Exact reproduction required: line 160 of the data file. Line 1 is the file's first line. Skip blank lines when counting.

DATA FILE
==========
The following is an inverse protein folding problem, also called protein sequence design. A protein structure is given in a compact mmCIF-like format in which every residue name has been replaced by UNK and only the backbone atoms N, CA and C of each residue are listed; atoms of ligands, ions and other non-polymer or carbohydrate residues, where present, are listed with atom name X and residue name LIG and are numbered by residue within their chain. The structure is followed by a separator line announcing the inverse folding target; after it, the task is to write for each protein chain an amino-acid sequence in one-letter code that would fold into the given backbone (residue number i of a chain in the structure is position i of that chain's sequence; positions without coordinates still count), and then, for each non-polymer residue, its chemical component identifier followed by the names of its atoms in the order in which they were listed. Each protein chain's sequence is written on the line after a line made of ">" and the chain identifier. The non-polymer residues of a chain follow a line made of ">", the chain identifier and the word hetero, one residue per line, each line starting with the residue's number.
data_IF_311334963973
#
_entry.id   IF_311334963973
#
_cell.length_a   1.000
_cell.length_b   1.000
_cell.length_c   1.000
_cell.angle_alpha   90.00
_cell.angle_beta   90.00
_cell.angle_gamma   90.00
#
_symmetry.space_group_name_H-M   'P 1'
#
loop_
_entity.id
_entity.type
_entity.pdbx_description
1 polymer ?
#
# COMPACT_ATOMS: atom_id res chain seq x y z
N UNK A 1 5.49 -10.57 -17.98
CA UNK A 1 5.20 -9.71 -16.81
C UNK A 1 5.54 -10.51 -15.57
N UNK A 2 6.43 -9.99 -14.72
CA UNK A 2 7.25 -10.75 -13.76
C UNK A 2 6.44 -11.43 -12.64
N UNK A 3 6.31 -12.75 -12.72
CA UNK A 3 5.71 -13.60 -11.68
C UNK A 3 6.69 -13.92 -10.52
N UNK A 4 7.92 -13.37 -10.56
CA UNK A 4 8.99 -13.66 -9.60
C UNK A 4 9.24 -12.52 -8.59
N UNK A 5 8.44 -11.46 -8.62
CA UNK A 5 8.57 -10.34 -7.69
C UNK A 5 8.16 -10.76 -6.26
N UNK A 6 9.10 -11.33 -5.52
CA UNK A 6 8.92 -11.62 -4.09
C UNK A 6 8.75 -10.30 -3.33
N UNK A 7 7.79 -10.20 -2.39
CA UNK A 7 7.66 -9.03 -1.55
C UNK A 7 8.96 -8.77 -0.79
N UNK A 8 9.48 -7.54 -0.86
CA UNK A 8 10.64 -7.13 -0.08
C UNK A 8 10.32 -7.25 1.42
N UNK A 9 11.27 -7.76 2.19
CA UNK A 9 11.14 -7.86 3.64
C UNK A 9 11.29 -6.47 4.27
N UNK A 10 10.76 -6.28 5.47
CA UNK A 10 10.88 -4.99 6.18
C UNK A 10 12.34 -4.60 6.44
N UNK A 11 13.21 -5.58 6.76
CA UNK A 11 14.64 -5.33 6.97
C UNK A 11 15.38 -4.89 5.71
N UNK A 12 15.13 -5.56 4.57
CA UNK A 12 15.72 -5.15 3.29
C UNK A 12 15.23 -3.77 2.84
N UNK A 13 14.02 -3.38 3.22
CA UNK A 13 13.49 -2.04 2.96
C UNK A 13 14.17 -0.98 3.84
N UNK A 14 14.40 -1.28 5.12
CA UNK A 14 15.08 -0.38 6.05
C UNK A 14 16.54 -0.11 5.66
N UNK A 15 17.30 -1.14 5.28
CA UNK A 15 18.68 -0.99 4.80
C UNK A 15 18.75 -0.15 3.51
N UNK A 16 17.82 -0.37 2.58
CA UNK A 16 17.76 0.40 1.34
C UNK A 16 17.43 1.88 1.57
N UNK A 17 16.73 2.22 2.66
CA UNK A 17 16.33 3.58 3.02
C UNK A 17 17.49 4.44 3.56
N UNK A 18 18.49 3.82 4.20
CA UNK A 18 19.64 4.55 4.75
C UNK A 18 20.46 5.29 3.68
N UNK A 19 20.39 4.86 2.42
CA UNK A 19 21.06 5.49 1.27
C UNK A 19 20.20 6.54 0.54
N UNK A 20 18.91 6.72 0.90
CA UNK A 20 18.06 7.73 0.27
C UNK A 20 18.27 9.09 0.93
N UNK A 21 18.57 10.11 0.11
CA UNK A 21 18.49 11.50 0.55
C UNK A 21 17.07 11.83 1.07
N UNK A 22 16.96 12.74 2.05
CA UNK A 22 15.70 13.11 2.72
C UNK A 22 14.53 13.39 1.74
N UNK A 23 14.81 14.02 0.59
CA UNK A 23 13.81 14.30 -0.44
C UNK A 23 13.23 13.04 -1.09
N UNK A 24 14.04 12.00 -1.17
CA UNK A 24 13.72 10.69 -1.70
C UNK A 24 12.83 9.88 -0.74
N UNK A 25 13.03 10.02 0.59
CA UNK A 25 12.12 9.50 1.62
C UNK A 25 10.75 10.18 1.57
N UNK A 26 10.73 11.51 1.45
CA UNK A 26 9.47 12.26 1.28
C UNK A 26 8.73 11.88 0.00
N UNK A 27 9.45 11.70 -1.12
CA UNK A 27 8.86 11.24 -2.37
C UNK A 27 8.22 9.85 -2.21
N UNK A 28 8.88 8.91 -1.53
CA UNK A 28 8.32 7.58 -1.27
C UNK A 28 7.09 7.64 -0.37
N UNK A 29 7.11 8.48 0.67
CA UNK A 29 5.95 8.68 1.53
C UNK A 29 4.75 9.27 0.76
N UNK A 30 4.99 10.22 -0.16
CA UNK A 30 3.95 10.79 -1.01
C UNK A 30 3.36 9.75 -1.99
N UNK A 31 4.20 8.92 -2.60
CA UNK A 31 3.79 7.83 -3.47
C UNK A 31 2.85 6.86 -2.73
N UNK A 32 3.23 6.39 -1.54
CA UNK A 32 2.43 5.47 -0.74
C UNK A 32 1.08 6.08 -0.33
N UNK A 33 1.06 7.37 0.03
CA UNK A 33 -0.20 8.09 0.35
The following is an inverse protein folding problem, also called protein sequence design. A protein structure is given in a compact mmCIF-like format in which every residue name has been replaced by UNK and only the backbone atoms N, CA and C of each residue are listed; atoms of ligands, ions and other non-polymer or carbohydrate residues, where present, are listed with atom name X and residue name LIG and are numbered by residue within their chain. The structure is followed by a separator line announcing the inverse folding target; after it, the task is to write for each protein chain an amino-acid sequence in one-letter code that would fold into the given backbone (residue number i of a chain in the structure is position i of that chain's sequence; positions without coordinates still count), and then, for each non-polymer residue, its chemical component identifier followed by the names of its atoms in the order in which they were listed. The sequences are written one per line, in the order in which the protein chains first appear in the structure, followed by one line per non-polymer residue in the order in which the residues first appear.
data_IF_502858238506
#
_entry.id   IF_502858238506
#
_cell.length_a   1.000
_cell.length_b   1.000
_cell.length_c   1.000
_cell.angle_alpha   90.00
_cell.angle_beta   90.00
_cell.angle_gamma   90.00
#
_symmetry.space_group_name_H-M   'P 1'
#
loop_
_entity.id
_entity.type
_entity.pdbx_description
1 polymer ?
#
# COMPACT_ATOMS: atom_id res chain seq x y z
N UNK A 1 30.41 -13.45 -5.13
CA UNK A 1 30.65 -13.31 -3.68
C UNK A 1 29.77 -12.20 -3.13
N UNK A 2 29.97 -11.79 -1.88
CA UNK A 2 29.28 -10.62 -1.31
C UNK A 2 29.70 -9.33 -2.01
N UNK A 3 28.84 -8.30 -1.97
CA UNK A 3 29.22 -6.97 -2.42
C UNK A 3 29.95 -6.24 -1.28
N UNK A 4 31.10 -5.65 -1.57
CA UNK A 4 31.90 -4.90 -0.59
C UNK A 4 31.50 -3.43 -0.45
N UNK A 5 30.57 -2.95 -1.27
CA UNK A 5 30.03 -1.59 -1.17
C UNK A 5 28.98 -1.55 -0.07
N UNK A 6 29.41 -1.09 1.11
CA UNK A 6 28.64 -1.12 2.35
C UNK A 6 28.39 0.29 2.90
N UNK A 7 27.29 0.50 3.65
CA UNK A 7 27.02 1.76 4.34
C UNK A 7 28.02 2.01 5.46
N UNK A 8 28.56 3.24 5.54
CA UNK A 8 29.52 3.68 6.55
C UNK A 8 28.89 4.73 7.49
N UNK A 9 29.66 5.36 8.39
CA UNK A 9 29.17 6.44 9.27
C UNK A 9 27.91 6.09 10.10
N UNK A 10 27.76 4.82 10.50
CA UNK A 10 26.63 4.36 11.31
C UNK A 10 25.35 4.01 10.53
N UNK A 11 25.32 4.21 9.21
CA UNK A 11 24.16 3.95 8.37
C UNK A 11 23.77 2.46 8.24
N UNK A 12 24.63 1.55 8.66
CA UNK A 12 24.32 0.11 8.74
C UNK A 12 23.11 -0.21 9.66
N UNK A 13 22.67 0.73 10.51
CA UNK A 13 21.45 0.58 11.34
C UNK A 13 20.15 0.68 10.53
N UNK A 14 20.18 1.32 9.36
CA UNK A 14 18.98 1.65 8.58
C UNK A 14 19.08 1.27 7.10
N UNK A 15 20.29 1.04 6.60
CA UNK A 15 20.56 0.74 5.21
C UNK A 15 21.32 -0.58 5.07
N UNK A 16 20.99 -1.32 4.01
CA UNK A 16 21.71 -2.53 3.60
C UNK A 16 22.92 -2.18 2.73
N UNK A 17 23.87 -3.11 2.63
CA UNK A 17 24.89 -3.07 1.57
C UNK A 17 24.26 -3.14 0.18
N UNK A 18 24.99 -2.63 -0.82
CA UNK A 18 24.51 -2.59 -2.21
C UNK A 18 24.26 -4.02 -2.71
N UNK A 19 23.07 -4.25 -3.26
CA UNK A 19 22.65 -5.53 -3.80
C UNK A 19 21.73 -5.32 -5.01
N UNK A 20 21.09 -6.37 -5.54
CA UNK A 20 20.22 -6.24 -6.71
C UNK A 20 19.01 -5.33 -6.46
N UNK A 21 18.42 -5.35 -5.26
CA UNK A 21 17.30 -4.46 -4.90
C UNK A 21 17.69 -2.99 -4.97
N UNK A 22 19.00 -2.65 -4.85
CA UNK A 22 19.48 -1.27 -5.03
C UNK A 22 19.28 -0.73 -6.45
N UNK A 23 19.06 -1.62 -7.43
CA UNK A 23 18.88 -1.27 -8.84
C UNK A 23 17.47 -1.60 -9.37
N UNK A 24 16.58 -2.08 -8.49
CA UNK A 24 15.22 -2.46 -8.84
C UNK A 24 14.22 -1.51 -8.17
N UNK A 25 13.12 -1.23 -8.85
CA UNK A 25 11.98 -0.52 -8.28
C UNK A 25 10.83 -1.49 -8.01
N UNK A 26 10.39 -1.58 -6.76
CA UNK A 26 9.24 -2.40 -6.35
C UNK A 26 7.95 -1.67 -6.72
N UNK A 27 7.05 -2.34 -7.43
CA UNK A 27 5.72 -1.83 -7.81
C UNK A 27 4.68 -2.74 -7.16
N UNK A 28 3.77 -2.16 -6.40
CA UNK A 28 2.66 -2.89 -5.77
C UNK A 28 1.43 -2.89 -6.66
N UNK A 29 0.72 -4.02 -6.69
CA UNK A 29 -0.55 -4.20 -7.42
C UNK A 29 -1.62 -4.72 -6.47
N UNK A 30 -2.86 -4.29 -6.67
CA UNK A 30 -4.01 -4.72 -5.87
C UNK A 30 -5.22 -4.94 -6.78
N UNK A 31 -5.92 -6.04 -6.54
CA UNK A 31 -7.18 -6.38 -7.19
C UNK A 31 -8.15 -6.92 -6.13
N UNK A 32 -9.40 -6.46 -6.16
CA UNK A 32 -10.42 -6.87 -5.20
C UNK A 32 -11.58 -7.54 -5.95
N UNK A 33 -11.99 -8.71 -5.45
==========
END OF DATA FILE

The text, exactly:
CA UNK A 7 27.02 1.76 4.34